I tried the door and found it un-locked. I opened the door to a dark wedge and spoke into the space beyond, “Hello! Anyone home?”
I heard a voice from inside, “Is that you Margaret? I’m in the kitchen. For goodness sakes! Don’t stand out there on the porch, this is your home!”
I shut the door behind me and walked towards the kitchen. As I passed the parlor, I heard a voice, “Well, if it isn’t the prodigal daughter.”
I turned and stared at my brother Mathew Stephen. I corrected myself, as I took in the black clothes and clerical collar, “Father Ryan, I presume.”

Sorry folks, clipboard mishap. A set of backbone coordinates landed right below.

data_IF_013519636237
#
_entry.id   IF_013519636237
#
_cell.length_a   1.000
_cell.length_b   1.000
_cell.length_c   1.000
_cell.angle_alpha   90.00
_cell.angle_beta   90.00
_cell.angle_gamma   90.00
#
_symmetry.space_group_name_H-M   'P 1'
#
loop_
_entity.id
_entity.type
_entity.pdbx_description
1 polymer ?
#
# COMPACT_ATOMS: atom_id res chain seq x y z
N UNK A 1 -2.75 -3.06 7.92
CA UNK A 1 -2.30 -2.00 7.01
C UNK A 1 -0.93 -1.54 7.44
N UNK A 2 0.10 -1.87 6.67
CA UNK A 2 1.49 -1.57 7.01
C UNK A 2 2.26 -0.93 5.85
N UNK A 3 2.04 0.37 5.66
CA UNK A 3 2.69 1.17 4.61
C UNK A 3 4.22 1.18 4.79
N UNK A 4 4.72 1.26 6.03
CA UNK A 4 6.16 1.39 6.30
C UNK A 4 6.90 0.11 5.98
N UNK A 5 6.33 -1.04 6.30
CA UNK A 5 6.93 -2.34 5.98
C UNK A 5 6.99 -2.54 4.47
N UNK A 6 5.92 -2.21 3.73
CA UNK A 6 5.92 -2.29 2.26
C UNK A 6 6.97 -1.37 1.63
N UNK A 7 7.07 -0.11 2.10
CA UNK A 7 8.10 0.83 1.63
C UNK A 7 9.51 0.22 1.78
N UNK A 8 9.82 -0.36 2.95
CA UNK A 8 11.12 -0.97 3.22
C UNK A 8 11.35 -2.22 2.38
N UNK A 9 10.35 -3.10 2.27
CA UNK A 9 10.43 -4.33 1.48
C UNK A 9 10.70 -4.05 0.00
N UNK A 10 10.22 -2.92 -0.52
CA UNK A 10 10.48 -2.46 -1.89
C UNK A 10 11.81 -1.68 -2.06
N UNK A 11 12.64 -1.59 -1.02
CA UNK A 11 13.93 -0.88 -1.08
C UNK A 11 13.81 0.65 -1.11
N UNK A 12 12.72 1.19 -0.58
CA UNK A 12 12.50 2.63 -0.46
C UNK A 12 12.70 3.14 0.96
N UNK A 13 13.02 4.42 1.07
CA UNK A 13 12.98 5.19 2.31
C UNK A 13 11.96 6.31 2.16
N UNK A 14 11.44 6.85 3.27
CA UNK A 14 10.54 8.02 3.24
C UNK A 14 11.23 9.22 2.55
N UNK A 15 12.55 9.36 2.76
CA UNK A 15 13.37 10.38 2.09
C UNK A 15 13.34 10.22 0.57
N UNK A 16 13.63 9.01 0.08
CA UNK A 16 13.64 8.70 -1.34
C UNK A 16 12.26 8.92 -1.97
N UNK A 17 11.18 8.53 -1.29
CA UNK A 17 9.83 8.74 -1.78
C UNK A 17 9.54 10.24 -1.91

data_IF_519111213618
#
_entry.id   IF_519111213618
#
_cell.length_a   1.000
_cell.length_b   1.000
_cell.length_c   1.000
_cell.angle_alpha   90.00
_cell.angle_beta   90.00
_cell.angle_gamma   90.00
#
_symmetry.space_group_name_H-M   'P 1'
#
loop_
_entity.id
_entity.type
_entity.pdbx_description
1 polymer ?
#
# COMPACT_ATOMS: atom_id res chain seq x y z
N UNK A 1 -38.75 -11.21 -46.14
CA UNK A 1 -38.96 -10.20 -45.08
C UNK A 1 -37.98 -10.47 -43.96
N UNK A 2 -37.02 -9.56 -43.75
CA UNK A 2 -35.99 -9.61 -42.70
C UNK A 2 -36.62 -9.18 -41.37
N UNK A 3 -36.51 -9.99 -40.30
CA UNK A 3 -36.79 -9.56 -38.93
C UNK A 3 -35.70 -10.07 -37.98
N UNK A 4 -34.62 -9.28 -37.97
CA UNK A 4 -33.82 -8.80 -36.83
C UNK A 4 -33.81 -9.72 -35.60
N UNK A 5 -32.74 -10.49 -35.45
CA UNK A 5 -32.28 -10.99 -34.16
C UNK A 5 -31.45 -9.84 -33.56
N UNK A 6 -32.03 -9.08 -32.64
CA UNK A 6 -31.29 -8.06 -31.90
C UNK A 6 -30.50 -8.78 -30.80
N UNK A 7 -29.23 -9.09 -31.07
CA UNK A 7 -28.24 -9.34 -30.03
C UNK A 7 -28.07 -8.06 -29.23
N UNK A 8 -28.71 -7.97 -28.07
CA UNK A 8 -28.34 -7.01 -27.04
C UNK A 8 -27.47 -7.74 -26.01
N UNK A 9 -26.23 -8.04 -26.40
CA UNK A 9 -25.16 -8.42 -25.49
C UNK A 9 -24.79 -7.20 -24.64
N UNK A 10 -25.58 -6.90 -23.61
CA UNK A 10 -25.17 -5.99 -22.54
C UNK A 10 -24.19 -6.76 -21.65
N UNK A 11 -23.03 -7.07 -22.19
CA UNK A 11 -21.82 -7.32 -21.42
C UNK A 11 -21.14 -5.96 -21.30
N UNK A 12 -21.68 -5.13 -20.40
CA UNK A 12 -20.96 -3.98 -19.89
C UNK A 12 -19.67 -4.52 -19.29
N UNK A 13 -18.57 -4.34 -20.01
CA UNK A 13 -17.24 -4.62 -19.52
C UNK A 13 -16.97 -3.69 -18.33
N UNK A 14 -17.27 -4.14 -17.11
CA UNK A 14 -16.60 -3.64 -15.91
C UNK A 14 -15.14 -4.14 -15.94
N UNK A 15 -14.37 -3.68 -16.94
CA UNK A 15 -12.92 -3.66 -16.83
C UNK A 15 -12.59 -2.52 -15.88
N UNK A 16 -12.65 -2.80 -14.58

“Sister Ryan.” Matthew remained standing in front of the dark blue couch, a tablet and a phone on the coffee table.
I raised an eyebrow, “Upper case ‘S’? You’re really going to try and pull rank?”
The silence grew. He cracked first and, laughing stepped forward and pulled me into a hug.
“Look at you two, it’s like you never left!” My mother stood in the door way and Matthew and I laughed.